Friday, May 12, 2017

Observatory Night for Friday 12-May-2017 Cancelled due to weather

For folks who have registered for the event tonight: Cloudy skies and rain are predicted for this evening and it's extremely unlikely conditions will be acceptable for observing. I'm going to make an early no-go call and cancel the event for tonight.

Sincere apologies for not being able to hold the event.

Summer 2017 dates are now available. The event schedule can be found here.

As always, thank you so much for your interest in astronomy and our observatory!

Monday, May 8, 2017

Event Schedule for Summer 2017

Summer 2017 dates for Observatory Guest Nights are below.

Friday 2 June 2017 : 9 - 10 PM
Friday 30 June 2017 : 9 - 10 PM

Friday 7 July 2017 : 9 - 10 PM
Friday 21 July 2017 : 9 - 10 PM

Friday 4 August 2017 : 9 - 10 PM
Friday 18 August 2017 : 9 - 10 PM

Because of occupancy limitations on the roof, we require guests to make reservations via Eventbrite (https://mcobservatory-summer2017.eventbrite.com).

Please note:

Events will be cancelled for bad weather. I will make the call at least 2 hours prior to the event start time. An announcement will be sent to the email address you registered with Eventbrite, and I will post the status on this website.


Friday, May 5, 2017

Observatory Night for Friday 5-May-2017 Cancelled due to weather

For folks who have registered for the event tonight: The weather forecast is for cloudy skies and possible thunderstorms. I'm therefore going to make a no-go call and cancel this evening's observatory night.

Summer 2017 dates are now available. The event schedule can be found here.

I also have available the MC Observatory starmap for May/June 2017 here.

Thank you so much for your interest in astronomy and our observatory!

Friday, April 28, 2017

Observatory Night for Friday 28-Apr-2017 is on!

For folks who have reservations for the observatory night this evening, we are a go!

My usual caveat holds- the sky is mostly clear right now, but accuweather.com is predicting partly cloudy skies. Nevertheless, I think we still have a good chance of seeing a few celestial objects before more clouds roll in later this evening. If it does cloud up early, I won't be able to show you anything through the telescopes.

We'll get started at 9 PM on the fourth floor of the Science Center in room SC 406. Signs will be posted directing you. We'll go up to the observatory together, see what we can see, and finish up at 10 PM.

I'm looking forward to seeing folks this evening, or at another event. Thank you so much for your interest in astronomy and our observatory!

Saturday, April 15, 2017

Observing Log for 14 April 2017

Last night we had mainly clear skies with just a bit of haze. We observed the following objects:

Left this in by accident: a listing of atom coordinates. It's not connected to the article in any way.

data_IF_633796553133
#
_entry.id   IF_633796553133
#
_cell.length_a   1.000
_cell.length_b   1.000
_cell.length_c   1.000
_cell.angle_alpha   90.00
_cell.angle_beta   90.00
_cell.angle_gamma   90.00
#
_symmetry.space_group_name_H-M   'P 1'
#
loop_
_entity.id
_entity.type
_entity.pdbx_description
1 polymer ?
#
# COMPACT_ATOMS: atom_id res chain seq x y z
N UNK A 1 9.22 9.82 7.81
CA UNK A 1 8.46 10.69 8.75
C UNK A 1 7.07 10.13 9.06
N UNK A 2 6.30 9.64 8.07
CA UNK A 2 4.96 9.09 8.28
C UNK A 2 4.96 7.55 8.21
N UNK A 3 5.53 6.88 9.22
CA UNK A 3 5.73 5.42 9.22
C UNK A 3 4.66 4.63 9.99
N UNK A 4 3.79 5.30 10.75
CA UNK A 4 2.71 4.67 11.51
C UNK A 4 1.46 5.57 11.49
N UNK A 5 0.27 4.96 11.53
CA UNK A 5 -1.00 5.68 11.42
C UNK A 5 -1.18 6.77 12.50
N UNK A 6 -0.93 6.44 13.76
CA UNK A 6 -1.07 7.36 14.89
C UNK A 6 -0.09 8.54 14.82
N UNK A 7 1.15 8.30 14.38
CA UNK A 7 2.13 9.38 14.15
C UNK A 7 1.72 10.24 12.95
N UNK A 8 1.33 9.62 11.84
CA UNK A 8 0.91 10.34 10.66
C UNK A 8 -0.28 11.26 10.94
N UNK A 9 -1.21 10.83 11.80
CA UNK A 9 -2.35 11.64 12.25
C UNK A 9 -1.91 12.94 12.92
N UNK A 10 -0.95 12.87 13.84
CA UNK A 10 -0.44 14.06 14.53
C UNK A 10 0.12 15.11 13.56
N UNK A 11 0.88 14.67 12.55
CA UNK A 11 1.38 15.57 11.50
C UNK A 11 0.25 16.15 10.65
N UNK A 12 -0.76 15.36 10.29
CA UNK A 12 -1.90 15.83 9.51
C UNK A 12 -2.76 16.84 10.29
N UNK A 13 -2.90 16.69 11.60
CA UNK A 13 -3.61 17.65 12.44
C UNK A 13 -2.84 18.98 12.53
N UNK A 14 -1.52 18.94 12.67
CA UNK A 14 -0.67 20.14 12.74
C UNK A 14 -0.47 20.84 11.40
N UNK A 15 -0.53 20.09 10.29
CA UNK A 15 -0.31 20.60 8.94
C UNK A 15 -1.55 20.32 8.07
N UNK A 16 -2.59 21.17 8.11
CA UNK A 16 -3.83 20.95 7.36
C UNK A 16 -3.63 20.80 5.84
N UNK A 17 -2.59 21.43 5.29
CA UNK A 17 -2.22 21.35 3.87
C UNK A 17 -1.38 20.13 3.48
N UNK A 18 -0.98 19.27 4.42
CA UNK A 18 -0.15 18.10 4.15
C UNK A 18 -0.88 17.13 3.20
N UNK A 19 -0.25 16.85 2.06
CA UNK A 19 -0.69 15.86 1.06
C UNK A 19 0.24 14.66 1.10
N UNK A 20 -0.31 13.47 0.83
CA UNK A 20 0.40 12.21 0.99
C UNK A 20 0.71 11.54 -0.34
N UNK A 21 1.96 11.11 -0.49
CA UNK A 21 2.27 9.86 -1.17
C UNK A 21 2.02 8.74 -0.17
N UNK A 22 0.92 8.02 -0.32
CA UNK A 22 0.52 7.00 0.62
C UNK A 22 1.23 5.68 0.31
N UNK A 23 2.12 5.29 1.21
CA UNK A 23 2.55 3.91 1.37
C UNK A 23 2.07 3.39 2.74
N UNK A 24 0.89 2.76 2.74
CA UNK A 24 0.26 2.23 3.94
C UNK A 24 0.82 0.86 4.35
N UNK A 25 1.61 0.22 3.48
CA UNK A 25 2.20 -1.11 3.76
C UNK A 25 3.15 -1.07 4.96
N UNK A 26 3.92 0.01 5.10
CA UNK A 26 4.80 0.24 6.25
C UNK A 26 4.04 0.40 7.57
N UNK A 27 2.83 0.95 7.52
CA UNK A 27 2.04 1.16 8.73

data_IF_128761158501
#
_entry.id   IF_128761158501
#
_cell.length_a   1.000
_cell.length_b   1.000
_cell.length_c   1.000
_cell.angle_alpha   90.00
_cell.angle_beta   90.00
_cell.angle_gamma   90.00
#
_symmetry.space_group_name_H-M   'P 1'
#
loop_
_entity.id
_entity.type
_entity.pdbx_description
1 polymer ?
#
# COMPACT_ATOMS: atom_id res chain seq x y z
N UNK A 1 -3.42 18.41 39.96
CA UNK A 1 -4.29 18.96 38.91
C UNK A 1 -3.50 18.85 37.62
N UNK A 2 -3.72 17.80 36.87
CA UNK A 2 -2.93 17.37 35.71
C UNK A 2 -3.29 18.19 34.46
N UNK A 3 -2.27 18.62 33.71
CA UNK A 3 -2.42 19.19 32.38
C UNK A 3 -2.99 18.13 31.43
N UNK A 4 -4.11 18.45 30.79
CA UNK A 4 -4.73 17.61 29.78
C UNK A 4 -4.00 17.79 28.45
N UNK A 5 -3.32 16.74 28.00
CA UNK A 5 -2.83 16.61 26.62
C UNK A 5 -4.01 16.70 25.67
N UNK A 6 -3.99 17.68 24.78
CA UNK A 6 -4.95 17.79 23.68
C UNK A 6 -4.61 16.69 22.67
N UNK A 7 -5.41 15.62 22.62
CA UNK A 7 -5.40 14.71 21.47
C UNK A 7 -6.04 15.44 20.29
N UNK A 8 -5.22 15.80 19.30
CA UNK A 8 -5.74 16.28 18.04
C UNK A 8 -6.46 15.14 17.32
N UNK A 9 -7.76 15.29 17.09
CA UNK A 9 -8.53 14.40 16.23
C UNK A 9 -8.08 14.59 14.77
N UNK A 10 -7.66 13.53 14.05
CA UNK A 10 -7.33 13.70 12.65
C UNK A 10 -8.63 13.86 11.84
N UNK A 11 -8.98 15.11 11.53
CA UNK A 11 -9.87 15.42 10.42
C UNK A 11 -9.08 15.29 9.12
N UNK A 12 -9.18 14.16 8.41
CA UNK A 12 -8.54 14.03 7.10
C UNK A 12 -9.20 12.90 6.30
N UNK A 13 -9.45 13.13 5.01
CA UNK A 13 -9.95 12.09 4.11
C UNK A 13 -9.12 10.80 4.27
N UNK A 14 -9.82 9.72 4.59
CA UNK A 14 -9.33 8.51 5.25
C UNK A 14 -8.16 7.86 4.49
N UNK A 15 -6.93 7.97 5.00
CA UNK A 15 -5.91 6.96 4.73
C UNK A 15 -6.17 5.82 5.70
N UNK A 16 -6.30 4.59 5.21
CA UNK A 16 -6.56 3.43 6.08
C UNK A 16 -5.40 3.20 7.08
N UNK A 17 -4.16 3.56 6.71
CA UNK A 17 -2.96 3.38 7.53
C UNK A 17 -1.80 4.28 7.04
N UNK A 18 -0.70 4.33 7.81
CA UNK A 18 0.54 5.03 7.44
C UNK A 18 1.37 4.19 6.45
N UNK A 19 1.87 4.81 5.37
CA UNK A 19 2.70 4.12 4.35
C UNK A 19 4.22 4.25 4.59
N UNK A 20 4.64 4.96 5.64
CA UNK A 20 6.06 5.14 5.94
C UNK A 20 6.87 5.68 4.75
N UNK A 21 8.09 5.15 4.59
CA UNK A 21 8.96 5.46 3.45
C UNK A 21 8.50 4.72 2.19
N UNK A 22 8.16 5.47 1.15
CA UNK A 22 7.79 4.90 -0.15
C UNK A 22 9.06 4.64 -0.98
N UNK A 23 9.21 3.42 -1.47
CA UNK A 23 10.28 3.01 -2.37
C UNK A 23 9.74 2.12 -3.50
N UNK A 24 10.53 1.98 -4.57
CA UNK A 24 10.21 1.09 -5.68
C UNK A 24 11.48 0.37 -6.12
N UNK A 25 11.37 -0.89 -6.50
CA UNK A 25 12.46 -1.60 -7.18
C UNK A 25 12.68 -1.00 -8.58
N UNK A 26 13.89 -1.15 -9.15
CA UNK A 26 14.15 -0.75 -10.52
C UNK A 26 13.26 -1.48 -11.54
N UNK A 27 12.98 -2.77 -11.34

• Jupiter (planet) : Jupiter was at opposition on Friday 7 April 2017 and will therefore be well-placed for observing throughout the summer months. We were able to make out cloud bands on the planet and the four Galilean satellites- Io, Europa, Ganymede, and Callisto.
  • M42 (Orion Nebula) : At 1300 light-years distant, the Orion Nebula is one of the closest regions of star formation to us. Because the constellations set a little bit earlier each evening, Orion and the Orion Nebula won't be visible in the night sky too much longer.
  • M35 (open cluster) : We were also able to see M35 in the constellation Gemini. Like Orion, Gemini is not visible in the night sky during the summer months, so I'm glad we were able to catch this object as well. M35 is an example of an open star cluster and is about 2800 light-years from Earth.
  • M81 (galaxy): The last deep sky object we saw was M81 in the constellation Ursa Major. M81 is a spiral galaxy (like our own Milky Way) and is about 12 million light-years distant. Last night we saw it as a faint fuzzy through both the 8-inch and 14-inch scopes.
  • Castor (α Gemini) : Castor is a multiple star system in the constellation of Gemini. Though our telescopes we could resolve two of the stars in this sextuple (six star!) system.
We also tried (and failed!) to find Comet 41P Tuttle-Giacobini-Kresak. Comet 41P is currently in the constellation Draco with an apparent magnitude of 7.5. It should be visible through a small telescope, but unfortunately part of the Science Center roof blocked its location. We'll try again next time.

Thank you everyone for attending the event last night, and for your interest in the Montgomery College Observatory.

Friday, April 14, 2017

Observatory Night for Friday 14-Apr-2017 is on!

For folks who have reservations for the observatory night this evening, we are a go!

Just a quick caveat- the sky is absolutely beautiful right now, but accuweather.com is predicting cloudy skies for this evening. Nevertheless, I think we still have a good chance of seeing a few celestial objects before those pesky clouds roll in.

We'll get started at 9 PM on the fourth floor of the Science Center in room SC 406. Signs will be posted directing you. We'll go up to the observatory together, see what we can see, and finish up at 10 PM.

I'm looking forward to seeing folks this evening, or at another event. Thank you so much for your interest in astronomy and our observatory!

Friday, April 7, 2017

Observatory night status for Friday 7 April 2017

It's another frustrating evening in Rockville. It's completely overcast now, and the forecast is calling for clouds. I'm going to stay at the observatory tonight in the hopes that we get a hole big enough to peek at the Moon. That being said, I don't think tonight will be good for observing. If there are clouds we can't see anything through the telescopes. Also, there is a hypothermia alert on, so it is very cold on the roof. If you live nearby and want to come to MC, I will be here, but the doors to the Science Center will lock after 9:30 PM.

I am working on scheduling additional dates for the summer. The weather has been extremely disappointing thus far!